Is forced patriotism really patriotic? And is a baseball field the right place to exercise it?

 In yesterday’s New York Times, sportswriter Michael S. Schmidt penned an article regarding a post 9-11 ritual conducted during the seventh inning stretch at Yankee Stadium. For those of you who don’t know (or aren’t registered to access the site), ever since baseball resumed in New York after 9-11, the New York Yankees have made it a point during every game to ask all in attendance to stand for the playing of “God Bless America”. The Schmidt article above raises an interesting topic of whether or not the Yankees ought to be pressuring the crowd to comply. Not only are the Yankees the only team in MLB to play “God Bless America” during every home game (the other teams only do so on Sundays and holidays), the stadium takes extra measures to limit crowd movements during this time. The ushers rope off the aisles so no one may enter or leave, and even have uniformed police officers ask fans to stop talking (eight other teams have these restrictions as well).  

I find this all incredibly interesting. A baseball game in itself has its own rituals. The recitation of the game’s starting lineups is the equivalent of scripture readings.  “Let’s Go Yankees” is the Bronx’s “Amen”. The Seventh-Inning Stretch? Sign of Peace (you know, when people do that really awkward shaking of the hands bit. Or is this merely a Catholic tradition? I forget). The T-Shirt Launch is our Eucharist (am I going to hell for this?). Finally, “New York, New York” is the concluding procession. It’s repeated time and time again until we know exactly what needs to be done at any given time.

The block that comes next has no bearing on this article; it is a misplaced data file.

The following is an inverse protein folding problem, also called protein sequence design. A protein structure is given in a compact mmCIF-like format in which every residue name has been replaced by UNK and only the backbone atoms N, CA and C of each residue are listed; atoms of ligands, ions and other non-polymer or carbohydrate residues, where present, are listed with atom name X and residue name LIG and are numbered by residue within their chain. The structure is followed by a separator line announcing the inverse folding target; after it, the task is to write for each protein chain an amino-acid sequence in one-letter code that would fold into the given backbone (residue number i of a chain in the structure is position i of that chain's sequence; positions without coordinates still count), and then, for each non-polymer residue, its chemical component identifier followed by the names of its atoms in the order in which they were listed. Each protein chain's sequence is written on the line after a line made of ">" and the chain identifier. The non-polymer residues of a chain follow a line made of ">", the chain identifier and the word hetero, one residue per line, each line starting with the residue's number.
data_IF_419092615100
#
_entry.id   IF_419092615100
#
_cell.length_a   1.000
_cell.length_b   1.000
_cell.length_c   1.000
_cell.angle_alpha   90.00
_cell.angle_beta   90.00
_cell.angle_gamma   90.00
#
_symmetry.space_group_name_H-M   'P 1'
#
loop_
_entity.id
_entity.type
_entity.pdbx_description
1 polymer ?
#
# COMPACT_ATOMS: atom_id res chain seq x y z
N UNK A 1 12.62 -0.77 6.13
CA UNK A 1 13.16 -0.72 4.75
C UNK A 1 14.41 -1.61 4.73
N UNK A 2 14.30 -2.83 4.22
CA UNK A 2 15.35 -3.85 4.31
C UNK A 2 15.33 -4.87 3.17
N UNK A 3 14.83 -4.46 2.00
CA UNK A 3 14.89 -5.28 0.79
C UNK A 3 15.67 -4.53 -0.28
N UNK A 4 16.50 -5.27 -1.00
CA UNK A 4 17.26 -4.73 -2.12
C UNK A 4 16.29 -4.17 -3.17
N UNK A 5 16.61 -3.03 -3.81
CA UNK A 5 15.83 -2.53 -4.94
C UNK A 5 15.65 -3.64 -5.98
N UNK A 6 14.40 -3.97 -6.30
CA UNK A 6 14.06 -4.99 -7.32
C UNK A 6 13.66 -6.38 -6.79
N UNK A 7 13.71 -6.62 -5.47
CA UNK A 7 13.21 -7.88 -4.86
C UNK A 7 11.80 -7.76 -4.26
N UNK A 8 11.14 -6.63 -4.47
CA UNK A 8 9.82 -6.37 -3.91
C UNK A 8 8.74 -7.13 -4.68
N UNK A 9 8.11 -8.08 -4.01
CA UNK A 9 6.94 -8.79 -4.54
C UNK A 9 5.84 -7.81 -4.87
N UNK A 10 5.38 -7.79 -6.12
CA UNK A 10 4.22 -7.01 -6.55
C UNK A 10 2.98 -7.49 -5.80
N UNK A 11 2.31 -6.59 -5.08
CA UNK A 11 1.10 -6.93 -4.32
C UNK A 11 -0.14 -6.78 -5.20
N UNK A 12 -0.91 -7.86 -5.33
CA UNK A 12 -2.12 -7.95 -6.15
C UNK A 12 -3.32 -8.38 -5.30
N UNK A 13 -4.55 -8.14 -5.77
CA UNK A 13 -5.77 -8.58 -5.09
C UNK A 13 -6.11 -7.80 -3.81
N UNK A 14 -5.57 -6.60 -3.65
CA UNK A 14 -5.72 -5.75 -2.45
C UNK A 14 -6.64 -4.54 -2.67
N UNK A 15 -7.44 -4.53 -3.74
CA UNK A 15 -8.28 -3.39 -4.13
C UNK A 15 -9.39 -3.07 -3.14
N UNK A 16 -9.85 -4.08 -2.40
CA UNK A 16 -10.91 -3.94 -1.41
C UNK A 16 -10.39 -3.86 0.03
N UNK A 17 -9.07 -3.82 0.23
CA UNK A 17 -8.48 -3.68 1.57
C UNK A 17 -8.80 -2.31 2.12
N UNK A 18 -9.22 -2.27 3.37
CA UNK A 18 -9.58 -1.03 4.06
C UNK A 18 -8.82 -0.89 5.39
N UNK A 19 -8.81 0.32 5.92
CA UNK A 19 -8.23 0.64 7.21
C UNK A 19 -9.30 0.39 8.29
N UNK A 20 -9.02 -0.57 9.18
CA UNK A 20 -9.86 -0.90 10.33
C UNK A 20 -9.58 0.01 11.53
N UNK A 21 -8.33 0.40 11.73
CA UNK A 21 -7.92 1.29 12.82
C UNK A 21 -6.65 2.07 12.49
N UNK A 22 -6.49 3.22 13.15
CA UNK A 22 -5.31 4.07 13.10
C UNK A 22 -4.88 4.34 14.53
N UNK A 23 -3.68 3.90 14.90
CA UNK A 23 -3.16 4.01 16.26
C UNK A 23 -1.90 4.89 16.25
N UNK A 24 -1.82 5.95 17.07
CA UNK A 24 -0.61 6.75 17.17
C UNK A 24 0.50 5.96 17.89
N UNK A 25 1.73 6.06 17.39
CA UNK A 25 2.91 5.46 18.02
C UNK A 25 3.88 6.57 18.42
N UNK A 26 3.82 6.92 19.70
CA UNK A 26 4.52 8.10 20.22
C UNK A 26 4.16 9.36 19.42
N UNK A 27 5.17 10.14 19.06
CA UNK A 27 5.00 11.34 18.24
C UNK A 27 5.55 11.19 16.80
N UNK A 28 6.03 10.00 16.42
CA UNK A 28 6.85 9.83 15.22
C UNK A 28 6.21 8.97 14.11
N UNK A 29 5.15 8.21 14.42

But even a church service does not restrict movement to this extent. You may be shunned by the other parishioners for leaving a service prematurely, but you certainly are not roped into the pews. Moreover, many churchgoers are there to willingly worship god. I know of no one who attends a baseball game because they want to worship America.  

This post is not about moral outrage. I do not think that the Yankees are breaking laws, nor do I find this practice abhorrent. But is it really a patriotic thing to do? If there is a connection between love of America and love of liberty, then restricting movements seems like a very odd way of expressing patriotism.  

“The only church that feeds the soul, day in, day out, is the church of baseball.”- Annie Savoy

No Responses to “The Church of Baseball (no, not Ryan Church)”

  1. Alejandro Leal says:

    Oh and never trade for José Valverde in your Fantasy League… I’ve learned this.

    Thanx for NOTHING Paul; NOTHING.

  2. Paul Moro says:

    Oh get over it, Alejandro. You asked for Valverde. I didn’t offer him, you requested him. Big difference. He’ll be fine in the long run.

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